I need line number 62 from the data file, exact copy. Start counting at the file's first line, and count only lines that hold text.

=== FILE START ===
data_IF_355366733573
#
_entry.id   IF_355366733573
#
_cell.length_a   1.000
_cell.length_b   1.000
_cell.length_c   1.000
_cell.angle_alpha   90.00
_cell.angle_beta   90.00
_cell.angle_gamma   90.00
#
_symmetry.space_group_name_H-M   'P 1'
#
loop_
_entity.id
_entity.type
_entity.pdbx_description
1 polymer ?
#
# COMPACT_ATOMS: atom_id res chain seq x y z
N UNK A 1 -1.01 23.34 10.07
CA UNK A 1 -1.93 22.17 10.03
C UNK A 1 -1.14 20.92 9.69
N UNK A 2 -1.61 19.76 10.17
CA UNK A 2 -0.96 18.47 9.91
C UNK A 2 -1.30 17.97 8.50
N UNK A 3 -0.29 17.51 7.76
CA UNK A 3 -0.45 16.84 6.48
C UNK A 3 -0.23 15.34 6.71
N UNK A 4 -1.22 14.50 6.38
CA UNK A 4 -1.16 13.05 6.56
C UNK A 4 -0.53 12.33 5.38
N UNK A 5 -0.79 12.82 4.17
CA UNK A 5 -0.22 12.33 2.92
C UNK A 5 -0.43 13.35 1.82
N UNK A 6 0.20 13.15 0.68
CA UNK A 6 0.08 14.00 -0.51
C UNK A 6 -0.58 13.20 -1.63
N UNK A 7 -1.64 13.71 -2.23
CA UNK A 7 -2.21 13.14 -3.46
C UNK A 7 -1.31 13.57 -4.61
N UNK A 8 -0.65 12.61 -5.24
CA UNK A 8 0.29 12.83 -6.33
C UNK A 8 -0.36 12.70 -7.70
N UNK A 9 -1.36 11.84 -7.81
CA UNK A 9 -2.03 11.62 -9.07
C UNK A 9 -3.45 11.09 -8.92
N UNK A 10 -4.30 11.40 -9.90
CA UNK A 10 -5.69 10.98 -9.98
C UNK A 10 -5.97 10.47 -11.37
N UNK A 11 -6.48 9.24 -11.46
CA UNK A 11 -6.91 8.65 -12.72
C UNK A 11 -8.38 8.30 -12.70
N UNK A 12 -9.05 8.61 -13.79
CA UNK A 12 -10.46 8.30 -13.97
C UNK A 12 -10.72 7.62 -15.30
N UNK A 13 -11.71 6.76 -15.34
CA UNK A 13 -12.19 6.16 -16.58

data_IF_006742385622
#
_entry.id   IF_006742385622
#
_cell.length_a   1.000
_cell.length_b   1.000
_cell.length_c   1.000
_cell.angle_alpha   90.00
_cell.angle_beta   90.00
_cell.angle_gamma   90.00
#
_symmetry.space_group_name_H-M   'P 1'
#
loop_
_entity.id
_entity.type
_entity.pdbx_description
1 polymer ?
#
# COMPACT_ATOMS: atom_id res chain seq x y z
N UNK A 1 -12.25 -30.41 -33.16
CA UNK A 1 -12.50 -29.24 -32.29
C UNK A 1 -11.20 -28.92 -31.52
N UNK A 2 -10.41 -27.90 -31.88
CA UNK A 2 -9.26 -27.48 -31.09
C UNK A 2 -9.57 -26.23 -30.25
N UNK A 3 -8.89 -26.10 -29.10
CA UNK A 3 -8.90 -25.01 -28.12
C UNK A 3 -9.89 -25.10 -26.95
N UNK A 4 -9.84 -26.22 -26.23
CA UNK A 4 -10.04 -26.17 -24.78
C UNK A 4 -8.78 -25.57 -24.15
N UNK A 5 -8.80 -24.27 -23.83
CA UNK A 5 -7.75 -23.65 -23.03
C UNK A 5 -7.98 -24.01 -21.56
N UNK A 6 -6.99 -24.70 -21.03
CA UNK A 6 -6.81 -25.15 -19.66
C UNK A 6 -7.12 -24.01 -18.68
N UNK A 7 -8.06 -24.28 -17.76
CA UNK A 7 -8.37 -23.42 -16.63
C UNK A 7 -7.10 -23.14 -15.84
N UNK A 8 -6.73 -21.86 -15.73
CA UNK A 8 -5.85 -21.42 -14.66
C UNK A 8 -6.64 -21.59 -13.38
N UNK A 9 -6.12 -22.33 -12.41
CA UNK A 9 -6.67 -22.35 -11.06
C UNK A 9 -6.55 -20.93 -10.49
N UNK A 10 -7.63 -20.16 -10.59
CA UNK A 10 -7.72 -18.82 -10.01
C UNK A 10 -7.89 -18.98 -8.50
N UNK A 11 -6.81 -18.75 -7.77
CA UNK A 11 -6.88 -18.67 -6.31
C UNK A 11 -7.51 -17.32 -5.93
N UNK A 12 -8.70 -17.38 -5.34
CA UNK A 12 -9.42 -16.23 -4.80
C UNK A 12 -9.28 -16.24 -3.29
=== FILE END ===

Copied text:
#